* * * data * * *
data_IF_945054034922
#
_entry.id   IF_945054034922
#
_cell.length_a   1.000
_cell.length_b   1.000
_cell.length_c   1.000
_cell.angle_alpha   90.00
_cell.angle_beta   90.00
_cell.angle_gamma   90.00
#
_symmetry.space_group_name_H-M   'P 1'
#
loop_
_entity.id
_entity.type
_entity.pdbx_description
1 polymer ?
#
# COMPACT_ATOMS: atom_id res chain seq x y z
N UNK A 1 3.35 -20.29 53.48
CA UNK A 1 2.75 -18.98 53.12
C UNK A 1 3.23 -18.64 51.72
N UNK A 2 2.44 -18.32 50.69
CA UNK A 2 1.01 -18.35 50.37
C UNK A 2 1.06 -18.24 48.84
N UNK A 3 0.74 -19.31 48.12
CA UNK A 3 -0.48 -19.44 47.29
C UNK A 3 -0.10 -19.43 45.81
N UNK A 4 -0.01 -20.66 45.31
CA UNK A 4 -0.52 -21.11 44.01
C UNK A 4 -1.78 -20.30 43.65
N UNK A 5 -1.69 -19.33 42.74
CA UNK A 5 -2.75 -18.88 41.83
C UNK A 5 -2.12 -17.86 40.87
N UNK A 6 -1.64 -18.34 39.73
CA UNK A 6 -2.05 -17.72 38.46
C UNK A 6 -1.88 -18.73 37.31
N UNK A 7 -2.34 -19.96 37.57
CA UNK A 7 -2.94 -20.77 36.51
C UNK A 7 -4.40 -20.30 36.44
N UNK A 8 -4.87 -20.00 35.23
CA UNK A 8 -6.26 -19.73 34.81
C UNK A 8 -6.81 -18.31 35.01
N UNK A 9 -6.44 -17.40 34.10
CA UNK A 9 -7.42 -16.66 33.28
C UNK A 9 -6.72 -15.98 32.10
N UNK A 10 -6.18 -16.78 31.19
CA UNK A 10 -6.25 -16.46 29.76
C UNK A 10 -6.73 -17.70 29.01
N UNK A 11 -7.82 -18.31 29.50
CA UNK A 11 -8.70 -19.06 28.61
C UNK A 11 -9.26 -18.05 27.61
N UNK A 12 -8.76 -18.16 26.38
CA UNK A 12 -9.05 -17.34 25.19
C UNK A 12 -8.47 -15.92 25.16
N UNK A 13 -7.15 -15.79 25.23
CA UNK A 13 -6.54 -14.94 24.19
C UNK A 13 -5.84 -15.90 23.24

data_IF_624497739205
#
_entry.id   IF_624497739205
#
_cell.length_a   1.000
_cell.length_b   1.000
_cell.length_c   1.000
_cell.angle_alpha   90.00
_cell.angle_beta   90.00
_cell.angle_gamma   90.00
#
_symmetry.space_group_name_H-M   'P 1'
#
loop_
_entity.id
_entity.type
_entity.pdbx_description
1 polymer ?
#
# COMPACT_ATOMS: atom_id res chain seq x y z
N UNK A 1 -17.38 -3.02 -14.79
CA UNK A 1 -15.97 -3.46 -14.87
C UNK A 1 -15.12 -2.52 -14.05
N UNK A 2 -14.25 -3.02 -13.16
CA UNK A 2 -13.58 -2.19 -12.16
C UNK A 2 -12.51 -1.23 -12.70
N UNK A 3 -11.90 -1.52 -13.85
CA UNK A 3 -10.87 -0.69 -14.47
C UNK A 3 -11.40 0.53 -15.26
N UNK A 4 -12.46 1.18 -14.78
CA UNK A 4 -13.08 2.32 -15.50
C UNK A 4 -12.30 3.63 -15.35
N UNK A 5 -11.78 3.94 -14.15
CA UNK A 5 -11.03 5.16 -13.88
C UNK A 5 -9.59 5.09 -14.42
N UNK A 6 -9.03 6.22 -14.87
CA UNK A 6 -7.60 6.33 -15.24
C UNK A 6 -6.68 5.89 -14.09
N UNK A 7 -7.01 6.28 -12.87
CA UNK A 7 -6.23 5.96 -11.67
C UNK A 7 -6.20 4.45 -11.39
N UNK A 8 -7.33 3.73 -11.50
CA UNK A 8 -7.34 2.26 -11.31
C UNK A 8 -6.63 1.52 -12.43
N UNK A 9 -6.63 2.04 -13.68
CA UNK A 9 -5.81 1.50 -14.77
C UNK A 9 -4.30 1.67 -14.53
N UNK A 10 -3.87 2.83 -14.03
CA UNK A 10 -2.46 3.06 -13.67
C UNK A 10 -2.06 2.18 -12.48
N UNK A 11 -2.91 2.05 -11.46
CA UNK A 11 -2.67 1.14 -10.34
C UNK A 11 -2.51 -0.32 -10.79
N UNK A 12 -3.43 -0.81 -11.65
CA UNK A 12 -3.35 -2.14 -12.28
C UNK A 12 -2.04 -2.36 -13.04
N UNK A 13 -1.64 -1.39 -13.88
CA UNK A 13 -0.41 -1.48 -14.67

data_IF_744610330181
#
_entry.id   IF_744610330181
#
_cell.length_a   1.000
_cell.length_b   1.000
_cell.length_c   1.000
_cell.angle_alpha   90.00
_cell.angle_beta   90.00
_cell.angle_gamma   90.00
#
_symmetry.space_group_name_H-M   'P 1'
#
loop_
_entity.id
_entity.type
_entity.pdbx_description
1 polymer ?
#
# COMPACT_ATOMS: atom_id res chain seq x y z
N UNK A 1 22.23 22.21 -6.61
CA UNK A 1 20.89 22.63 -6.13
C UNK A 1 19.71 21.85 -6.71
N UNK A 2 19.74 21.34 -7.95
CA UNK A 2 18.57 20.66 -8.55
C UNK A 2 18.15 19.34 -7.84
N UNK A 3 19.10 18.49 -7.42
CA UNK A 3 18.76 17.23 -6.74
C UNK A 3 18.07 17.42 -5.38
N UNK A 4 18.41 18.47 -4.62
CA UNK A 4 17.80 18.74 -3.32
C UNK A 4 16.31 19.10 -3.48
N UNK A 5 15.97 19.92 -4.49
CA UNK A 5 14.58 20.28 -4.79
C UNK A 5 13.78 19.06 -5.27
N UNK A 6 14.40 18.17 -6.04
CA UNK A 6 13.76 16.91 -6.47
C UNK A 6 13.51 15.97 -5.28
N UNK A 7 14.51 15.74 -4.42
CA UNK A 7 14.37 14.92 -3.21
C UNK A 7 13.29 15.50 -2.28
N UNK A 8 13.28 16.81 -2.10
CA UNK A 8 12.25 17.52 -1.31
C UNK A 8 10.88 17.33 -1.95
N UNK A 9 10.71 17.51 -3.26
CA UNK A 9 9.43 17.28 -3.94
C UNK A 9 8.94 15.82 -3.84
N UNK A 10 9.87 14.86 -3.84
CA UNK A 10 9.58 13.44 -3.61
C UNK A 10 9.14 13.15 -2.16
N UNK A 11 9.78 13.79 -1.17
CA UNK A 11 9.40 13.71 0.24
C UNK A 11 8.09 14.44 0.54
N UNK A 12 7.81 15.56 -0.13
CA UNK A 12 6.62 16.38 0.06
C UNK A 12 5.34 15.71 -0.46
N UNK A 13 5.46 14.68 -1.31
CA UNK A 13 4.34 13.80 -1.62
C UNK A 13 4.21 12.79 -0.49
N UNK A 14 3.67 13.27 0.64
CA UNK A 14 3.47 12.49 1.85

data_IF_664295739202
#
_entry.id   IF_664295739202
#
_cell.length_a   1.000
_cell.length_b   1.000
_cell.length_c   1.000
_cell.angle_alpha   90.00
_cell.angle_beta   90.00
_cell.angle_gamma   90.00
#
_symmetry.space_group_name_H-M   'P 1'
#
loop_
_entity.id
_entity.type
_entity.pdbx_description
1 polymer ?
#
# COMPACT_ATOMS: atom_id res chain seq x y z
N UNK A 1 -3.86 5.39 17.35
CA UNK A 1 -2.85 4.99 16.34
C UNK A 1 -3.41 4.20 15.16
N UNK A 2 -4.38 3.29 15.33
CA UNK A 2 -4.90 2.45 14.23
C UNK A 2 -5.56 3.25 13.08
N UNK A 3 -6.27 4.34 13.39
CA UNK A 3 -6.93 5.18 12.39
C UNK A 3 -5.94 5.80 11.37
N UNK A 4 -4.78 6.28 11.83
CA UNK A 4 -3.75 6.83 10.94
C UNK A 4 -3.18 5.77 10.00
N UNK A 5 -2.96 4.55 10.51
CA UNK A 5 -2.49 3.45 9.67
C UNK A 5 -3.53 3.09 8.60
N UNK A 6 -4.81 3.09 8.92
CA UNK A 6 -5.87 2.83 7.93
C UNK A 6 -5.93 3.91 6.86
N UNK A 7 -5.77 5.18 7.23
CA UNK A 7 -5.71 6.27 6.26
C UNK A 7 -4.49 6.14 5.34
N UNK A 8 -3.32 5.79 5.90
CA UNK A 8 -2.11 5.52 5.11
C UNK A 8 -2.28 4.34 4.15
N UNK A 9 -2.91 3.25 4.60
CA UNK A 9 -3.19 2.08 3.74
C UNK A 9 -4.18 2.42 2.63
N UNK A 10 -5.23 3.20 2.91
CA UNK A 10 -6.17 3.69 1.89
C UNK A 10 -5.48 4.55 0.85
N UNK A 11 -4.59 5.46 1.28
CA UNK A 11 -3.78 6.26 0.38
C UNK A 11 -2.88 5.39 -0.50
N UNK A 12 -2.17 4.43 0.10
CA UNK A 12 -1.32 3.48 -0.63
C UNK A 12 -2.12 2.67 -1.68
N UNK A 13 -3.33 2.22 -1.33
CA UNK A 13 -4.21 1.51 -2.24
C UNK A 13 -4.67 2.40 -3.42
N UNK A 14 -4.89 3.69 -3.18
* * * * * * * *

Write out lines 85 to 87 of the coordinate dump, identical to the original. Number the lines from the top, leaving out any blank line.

C UNK A 2 -12.51 -1.23 -12.70
N UNK A 3 -11.90 -1.52 -13.85
CA UNK A 3 -10.87 -0.69 -14.47